Lamberson is an assistant professor in the College of Engineering in the Mechanical Engineering and Mechanics Department, with a joint appointment in Materials Science and Engineering.
If you truly want to know what something is made of, you push it past its breaking point, or so the adage goes.
That’s the idea behind Leslie Lamberson’s Dynamic Multifunctional Materials Laboratory, a one-of-a-kind materials testing lab she built from scratch for the purpose of, basically, breaking things.
“We push materials to their extremes to get a better understanding of their behavior under complex, real-world loading conditions,” says Lamberson, an assistant professor in the College of Engineering. “If you know how something breaks, that knowledge informs design. You can tailor it to break in a certain way, or even not to break by understanding its dynamic properties.”
This patented two-stage light-gas gun can propel a projectile into a target at hypervelocity speeds of over 7,000 mph. Lamberson personally designed the machine for around $30,000, which is approximately how much it costs to run the NASA Ames Vertical Gun Range (a similar facility) for just one week. Lamberson uses the device to create micrometeoroid, orbital debris, and asteroid impacts within her lab. Plus, the first stage of the two-stage gun can be used individually as a blast tube to replicate the pressure profiles of an IED explosion on the battlefield — information that she’s using to propose ways to improve the protective foams inside soldier’s helmets with the Office for Naval Research.
The green laser light here is used as a lighting source while testing and photographing hypervelocity impacts, because regular white light does not have enough focused intensity to illuminate impact for the high-speed camera (to the right of the laser) to catch. The camera can take images up to 1 million frames per second, allowing it to capture all stages of damage evolution in order to understand how deformations, accelerations and fracture properties of growing cracks evolve under stress. “Using digital image correlation and other full-field optical diagnostics, we can get critical information on quantitative mechanical properties while the material is failing; and this information can be used to aid in the design of next-generation materials and structures,” Lamberson says.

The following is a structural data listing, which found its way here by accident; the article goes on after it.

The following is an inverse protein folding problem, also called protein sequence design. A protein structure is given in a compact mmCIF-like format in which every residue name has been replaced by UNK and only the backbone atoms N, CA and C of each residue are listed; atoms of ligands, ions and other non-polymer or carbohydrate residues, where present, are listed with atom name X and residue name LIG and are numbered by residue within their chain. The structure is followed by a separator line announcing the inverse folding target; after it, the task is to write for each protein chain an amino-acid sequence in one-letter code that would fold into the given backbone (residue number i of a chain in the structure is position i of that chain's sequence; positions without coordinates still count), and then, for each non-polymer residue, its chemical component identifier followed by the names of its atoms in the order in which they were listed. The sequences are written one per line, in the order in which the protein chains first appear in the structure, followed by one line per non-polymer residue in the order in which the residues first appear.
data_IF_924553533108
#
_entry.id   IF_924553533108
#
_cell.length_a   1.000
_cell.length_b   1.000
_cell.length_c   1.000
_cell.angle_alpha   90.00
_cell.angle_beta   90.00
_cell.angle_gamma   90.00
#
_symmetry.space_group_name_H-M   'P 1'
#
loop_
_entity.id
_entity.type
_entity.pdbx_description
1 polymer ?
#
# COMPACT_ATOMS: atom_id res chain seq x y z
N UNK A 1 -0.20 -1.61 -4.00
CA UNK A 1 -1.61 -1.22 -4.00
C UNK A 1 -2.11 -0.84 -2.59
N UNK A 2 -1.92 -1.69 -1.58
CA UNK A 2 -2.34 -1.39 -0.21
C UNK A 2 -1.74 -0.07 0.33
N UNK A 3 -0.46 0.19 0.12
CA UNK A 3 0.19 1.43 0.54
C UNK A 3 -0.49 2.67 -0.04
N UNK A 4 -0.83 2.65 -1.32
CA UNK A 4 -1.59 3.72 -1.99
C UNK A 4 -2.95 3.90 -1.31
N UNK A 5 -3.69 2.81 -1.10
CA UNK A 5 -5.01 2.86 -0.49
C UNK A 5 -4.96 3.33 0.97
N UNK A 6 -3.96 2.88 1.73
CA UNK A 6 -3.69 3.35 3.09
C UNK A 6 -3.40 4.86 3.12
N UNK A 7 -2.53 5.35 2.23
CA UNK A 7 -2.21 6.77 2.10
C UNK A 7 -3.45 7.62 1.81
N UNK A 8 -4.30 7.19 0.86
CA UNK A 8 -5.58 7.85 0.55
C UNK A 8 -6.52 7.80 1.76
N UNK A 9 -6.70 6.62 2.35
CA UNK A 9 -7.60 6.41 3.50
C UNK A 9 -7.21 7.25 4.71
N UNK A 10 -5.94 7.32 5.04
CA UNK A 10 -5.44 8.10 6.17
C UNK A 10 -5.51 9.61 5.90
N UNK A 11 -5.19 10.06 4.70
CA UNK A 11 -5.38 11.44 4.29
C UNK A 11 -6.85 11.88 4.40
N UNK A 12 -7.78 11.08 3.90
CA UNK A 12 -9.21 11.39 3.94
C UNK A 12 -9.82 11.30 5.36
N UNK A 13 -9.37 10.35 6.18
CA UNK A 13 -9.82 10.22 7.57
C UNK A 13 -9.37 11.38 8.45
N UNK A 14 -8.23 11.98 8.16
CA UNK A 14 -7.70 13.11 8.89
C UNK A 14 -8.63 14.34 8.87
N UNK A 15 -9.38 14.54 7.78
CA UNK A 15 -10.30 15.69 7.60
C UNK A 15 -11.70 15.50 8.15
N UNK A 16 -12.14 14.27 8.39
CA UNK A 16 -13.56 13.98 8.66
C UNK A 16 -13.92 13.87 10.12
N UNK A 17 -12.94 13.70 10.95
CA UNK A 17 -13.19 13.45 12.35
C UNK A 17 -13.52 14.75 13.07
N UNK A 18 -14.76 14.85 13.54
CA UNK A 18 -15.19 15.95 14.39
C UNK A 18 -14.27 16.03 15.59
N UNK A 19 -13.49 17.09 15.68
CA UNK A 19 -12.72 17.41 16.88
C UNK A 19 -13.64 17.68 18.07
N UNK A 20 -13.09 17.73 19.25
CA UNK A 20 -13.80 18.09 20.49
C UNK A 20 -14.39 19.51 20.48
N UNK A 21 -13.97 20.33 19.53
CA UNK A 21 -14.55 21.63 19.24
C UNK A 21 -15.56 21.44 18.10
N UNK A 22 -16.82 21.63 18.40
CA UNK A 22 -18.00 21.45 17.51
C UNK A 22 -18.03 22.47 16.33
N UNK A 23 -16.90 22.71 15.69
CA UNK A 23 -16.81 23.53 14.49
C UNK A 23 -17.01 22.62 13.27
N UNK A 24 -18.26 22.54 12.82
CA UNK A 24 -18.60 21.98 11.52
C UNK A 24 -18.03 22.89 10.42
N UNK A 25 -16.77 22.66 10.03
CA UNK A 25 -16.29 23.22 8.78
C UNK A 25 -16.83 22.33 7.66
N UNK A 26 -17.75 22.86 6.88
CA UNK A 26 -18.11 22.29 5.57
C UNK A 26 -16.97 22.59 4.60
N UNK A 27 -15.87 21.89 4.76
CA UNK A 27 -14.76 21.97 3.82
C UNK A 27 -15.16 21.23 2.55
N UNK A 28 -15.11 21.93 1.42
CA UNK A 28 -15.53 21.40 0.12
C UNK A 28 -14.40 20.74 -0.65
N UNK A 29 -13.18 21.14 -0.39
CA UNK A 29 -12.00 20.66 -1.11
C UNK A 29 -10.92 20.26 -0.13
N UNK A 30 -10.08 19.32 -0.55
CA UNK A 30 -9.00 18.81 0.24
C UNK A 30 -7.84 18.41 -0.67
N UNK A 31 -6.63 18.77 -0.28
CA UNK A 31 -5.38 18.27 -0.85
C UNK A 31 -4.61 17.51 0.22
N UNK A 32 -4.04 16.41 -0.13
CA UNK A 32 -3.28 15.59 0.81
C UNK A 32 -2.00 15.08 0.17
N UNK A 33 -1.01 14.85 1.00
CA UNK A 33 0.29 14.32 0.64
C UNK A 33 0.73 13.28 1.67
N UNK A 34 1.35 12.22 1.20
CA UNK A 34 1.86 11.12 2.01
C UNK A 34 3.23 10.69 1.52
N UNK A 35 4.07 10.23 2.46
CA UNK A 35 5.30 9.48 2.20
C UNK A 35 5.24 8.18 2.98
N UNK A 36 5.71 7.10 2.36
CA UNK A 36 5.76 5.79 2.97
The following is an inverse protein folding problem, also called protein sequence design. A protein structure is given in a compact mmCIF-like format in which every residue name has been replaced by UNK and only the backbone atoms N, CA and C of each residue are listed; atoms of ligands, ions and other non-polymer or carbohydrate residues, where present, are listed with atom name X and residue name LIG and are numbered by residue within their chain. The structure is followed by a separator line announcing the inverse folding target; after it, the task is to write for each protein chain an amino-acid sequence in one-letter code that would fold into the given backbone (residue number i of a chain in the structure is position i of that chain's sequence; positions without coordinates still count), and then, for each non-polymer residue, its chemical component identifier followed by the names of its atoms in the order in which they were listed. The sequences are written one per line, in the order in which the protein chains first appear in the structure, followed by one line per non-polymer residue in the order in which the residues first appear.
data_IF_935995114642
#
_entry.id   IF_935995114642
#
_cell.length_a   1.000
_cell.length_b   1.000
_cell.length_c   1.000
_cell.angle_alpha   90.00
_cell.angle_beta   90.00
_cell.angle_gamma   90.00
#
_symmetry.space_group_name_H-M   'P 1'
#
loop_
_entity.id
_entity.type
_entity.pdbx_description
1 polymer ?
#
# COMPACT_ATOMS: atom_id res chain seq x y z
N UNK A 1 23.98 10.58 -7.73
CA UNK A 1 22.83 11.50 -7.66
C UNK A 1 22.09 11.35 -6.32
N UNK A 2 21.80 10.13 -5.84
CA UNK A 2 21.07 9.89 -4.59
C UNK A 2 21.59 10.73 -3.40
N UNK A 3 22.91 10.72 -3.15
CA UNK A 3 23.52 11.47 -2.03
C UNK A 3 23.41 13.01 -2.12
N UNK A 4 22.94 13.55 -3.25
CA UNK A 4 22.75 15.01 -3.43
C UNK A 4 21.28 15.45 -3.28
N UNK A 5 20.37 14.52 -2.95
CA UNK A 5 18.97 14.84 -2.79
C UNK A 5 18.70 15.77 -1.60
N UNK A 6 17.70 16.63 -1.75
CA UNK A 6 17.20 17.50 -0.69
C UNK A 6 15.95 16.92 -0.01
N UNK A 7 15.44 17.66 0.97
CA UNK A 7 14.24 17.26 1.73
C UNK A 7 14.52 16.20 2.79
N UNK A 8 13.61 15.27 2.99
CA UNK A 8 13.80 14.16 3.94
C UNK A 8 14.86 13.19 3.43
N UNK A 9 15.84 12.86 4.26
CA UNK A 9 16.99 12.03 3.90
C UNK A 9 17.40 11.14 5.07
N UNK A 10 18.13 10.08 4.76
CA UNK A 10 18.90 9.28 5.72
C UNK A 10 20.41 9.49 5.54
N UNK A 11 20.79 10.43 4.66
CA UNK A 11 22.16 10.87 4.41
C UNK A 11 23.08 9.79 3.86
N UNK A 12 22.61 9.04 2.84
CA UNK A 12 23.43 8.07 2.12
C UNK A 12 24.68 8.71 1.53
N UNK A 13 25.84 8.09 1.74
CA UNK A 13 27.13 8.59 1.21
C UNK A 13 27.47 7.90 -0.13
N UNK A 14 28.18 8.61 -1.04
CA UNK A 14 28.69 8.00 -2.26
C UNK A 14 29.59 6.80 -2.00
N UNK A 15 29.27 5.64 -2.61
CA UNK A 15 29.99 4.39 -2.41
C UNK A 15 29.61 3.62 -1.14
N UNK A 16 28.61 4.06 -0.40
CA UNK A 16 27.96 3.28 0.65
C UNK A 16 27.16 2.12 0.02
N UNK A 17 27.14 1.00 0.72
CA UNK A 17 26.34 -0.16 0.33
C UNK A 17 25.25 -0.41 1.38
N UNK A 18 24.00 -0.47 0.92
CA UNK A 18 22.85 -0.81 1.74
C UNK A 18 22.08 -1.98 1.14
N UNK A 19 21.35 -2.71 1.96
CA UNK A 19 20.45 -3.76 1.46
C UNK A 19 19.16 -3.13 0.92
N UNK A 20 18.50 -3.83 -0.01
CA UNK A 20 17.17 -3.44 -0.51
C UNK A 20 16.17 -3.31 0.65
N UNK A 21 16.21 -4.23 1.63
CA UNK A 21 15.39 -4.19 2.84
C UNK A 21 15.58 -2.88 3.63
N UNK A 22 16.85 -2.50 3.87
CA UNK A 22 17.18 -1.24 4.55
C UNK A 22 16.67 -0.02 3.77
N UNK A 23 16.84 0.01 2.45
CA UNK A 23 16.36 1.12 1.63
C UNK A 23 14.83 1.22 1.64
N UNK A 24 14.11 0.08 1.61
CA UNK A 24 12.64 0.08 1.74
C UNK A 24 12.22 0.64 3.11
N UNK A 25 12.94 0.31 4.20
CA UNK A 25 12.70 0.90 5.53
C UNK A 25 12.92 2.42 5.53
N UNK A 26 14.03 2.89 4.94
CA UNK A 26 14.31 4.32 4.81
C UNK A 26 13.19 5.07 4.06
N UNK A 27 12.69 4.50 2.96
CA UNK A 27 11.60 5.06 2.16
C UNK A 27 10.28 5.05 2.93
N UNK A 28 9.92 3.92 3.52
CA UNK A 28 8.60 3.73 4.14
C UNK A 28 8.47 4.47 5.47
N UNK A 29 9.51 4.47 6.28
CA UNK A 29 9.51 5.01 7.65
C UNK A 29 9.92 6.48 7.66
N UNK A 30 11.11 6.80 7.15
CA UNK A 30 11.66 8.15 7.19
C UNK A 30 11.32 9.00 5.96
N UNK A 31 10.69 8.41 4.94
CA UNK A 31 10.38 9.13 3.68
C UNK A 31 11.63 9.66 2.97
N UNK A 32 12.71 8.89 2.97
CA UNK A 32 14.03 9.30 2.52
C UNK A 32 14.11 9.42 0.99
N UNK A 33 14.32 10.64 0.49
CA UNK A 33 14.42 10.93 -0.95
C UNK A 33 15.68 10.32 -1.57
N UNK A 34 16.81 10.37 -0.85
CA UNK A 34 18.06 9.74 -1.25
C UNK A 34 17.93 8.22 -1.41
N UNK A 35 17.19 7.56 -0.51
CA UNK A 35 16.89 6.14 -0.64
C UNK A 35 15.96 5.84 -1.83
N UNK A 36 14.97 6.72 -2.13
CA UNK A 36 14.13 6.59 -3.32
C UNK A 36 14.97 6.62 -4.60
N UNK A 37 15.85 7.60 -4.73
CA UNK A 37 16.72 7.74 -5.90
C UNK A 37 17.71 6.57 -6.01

This 20-foot Kolsky bar, also known as a split-Hopkinson pressure bar, is used to measure how materials respond to dynamic strain rates. A researcher would place a material to be tested between two long cylindrical bars, and then use a short projectile bar to strike the uprange end, to create a stress wave that propagates through the test material. Lamberson uses the device to study the effect of rate-dependent compression and confinement on materials, and also has the capability to electrically load and measure the stress and strain of a material under these extreme loading conditions. The equipment can be used with either two 9-foot steel bars to study hard materials like ceramics and rocks, or polycarbonate bars to examine soft materials like rubbers and foams.
To keep costs down and creativity and capability high, Lamberson designed and built — and even patented — most of the equipment in her lab using Drexel’s Machine Shop and, in some cases, spare parts she acquired from eBay, Craigslist and even Ikea.
Lamberson’s research so far has included replicating asteroid impacts; designing protective gear for soccer athletes and soldiers; examining cortical bone fractures; and testing tungsten carbide, one of the hardest metals known to man, for use in drill bits.